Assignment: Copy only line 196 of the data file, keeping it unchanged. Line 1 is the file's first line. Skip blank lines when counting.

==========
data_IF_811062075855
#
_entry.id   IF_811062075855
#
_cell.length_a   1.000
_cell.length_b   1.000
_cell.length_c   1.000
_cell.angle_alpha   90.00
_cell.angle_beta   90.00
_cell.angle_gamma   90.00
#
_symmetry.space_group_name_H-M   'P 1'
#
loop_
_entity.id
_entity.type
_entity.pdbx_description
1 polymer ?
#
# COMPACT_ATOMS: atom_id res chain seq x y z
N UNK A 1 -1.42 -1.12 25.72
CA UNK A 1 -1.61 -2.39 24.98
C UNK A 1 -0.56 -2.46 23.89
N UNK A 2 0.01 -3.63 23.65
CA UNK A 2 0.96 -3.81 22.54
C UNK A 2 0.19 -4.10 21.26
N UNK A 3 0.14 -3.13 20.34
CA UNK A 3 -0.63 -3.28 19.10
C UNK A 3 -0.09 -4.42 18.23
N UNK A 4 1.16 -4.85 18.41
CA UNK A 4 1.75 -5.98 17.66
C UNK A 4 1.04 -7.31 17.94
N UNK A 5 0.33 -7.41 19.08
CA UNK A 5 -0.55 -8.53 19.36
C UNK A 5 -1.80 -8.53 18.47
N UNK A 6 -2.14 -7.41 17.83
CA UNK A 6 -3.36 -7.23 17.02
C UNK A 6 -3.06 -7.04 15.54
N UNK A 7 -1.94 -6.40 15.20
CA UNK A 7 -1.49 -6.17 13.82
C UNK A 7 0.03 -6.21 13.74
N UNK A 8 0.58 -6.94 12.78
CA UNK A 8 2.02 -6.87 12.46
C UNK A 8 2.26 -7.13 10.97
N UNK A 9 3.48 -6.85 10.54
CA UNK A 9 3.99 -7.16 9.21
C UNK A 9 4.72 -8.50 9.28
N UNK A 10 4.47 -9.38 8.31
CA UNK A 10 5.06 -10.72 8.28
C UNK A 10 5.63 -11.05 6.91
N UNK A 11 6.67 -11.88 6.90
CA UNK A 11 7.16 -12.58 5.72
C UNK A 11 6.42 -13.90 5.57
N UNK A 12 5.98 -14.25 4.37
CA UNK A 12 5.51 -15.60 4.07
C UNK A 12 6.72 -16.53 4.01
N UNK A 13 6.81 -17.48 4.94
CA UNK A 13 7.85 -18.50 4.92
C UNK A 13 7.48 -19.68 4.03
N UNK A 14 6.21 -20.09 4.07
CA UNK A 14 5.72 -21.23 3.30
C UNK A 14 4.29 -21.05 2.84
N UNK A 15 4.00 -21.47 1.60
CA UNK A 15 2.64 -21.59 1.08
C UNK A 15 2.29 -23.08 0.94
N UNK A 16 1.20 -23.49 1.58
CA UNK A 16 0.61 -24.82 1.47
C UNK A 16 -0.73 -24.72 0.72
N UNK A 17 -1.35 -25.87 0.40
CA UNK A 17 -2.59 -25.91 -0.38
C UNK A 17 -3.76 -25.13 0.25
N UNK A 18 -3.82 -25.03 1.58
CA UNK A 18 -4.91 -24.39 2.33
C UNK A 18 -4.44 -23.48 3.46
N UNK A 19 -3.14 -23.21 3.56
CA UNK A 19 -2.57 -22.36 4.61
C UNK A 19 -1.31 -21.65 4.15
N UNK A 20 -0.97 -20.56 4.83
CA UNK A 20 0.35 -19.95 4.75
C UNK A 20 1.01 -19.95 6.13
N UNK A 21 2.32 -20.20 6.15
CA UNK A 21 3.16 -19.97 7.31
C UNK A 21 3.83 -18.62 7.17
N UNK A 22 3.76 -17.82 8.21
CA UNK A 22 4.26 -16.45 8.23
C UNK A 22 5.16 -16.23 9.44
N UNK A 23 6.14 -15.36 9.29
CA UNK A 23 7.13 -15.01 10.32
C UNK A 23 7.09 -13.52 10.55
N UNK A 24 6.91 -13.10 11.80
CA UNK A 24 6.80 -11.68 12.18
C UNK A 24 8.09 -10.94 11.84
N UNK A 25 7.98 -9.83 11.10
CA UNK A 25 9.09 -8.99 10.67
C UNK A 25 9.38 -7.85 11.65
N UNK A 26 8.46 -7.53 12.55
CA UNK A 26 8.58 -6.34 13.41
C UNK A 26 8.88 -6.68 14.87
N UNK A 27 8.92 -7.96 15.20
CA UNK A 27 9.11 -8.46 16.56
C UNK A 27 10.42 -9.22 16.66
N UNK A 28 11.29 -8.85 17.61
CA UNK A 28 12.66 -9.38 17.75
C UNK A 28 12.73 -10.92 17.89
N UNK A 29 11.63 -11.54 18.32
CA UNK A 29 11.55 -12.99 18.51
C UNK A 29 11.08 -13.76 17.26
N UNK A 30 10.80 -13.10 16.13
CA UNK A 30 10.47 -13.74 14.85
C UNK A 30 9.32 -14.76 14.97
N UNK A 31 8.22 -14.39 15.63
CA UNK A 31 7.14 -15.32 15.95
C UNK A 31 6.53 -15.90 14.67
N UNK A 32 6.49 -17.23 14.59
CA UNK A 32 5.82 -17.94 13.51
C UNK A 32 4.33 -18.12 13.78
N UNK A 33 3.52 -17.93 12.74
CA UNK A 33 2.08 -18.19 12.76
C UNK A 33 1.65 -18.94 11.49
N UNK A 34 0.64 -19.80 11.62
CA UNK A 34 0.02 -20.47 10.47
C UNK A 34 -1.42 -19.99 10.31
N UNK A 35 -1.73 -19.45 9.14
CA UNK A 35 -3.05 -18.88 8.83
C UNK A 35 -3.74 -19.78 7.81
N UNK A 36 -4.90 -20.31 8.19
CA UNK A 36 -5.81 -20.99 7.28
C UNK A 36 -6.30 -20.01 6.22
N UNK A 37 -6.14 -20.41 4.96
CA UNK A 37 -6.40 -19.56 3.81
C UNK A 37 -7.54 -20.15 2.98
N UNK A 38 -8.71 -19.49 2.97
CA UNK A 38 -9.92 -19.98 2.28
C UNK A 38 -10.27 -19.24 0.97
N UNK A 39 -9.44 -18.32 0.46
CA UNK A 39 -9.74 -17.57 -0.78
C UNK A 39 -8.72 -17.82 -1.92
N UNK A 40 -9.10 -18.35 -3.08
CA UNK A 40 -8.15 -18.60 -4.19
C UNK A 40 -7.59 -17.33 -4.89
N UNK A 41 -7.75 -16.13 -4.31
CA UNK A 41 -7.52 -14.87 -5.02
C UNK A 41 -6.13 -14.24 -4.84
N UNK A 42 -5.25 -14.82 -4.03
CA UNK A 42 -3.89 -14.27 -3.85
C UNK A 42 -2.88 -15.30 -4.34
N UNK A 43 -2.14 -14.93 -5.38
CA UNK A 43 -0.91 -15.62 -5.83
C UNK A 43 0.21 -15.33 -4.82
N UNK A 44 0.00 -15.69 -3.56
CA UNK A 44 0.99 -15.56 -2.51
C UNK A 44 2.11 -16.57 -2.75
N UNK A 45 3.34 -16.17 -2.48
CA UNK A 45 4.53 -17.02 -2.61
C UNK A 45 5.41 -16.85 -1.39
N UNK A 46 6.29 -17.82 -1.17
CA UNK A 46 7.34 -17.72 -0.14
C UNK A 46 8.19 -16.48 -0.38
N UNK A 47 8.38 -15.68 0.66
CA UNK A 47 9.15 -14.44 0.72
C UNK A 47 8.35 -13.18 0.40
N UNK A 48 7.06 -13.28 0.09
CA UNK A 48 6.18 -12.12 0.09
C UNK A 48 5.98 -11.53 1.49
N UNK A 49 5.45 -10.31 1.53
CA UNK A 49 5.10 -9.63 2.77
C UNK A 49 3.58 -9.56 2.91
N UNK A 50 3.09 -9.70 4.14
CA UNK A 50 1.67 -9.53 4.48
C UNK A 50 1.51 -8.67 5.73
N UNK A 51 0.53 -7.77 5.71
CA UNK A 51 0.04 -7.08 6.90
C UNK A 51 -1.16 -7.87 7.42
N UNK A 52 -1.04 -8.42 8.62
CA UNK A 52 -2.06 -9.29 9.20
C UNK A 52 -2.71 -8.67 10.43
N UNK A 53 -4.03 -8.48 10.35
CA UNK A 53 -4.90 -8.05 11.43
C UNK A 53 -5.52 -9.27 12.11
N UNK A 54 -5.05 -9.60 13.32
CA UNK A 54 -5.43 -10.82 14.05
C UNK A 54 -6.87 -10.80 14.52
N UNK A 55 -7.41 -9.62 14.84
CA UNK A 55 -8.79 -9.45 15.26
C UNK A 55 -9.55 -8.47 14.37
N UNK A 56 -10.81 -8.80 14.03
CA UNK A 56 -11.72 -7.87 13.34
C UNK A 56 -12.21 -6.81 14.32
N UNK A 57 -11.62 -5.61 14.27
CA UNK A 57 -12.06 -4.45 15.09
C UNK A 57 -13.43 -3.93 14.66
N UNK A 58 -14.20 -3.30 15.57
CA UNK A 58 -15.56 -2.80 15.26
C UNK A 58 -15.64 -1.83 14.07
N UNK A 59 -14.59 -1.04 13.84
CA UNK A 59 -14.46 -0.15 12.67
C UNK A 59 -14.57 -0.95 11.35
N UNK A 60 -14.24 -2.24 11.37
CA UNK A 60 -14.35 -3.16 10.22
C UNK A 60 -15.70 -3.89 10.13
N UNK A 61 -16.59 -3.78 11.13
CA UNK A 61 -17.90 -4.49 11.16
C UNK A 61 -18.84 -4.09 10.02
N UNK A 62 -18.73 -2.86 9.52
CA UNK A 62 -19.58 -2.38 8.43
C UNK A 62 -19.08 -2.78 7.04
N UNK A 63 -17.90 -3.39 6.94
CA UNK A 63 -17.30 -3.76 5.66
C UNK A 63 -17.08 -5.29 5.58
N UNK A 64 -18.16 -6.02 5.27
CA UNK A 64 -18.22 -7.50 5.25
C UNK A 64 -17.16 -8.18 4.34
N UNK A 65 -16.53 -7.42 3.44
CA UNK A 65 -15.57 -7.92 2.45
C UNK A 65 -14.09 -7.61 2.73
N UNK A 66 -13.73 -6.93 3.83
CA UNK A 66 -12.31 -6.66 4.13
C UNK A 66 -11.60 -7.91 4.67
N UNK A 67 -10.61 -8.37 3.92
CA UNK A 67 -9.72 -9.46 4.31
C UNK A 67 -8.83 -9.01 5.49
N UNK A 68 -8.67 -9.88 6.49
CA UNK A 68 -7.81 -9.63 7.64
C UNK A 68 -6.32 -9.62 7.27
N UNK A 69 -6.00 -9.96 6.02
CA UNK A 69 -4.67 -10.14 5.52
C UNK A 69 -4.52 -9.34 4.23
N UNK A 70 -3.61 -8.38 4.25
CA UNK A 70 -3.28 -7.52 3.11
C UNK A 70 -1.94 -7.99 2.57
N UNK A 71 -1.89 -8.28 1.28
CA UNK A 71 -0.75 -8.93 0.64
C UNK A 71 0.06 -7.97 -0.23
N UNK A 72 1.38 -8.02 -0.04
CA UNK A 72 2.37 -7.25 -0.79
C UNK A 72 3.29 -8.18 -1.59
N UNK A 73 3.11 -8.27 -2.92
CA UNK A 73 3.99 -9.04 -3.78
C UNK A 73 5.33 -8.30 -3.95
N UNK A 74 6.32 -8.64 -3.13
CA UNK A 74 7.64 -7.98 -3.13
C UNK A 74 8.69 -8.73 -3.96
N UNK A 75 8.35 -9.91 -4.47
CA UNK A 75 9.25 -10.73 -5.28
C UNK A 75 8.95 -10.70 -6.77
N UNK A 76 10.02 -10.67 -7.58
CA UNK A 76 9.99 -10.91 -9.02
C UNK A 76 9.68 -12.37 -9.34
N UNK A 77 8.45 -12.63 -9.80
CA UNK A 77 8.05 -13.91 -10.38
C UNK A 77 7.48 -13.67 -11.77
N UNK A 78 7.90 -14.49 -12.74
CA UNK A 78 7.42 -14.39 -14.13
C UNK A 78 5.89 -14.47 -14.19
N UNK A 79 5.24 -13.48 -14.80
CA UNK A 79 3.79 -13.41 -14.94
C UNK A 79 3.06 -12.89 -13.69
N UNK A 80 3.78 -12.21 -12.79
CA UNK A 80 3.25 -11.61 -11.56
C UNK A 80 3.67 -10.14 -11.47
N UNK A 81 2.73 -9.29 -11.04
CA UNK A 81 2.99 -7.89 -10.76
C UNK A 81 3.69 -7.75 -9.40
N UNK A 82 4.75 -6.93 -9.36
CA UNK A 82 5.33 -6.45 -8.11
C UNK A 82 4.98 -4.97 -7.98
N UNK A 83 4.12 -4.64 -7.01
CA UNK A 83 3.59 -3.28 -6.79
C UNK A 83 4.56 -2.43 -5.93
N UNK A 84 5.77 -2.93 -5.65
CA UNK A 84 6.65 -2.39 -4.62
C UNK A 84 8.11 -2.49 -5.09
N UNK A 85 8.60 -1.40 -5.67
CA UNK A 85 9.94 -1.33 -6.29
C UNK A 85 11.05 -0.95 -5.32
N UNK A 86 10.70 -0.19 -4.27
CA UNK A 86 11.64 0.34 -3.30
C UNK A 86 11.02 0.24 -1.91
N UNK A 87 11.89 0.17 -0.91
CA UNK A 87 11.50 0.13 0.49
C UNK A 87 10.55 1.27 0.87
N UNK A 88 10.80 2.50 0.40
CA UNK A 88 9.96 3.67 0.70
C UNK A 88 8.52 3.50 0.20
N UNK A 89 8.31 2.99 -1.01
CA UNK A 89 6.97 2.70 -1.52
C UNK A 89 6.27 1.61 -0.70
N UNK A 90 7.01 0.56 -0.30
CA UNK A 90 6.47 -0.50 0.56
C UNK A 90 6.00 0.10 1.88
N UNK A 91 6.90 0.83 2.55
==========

CA UNK A 59 -14.46 -0.15 12.67